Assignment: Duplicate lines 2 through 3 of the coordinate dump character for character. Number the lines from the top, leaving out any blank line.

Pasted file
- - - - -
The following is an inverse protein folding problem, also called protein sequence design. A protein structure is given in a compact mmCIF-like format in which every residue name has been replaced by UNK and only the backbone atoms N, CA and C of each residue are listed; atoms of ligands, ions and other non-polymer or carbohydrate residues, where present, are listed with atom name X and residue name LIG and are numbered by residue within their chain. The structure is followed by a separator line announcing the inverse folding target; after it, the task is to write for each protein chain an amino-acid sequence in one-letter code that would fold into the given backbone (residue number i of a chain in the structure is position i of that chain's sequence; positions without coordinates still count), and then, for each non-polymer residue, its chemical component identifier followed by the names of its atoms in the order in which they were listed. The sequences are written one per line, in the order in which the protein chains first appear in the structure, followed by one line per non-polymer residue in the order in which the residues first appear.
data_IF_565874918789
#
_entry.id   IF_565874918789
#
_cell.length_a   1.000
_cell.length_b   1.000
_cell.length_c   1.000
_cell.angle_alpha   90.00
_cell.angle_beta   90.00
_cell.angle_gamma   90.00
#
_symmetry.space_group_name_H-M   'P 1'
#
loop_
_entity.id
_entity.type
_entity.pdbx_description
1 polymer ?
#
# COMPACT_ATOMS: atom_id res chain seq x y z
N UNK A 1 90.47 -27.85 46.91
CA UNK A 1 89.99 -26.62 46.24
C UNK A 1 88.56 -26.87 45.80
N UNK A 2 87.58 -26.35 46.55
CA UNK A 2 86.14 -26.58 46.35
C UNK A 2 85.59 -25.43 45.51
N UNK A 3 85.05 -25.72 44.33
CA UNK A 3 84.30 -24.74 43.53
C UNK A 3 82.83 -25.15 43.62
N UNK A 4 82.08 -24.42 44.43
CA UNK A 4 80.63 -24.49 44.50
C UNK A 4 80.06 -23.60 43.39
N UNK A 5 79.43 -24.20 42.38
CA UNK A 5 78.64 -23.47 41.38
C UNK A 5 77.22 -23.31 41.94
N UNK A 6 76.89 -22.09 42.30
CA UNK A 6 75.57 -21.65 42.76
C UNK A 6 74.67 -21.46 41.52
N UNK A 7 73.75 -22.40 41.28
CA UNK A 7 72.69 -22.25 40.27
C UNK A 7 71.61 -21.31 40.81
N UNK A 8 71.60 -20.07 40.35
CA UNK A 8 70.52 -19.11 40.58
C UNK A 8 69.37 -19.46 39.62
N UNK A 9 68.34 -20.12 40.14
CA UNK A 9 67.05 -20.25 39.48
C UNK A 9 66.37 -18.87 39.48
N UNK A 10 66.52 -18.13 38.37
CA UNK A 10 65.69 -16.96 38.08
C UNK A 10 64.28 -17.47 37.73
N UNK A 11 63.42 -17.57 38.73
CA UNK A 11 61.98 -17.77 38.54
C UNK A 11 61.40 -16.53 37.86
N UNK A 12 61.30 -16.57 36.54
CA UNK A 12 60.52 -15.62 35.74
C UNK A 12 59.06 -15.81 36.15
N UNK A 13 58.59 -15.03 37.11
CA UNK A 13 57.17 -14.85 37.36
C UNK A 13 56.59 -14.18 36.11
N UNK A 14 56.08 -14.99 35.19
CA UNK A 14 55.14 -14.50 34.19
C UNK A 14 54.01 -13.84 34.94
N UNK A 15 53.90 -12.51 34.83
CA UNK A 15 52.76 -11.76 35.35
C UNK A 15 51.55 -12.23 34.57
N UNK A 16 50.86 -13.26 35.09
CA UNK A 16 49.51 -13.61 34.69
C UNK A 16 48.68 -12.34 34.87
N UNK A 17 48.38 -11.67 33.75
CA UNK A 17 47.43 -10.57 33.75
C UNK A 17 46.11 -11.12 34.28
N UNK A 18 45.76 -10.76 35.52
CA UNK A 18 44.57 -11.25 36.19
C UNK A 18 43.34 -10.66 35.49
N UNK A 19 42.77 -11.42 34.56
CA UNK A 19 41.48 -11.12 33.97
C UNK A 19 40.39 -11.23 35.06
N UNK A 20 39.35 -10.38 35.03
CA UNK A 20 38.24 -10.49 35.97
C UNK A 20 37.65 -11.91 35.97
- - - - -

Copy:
data_IF_565874918789
#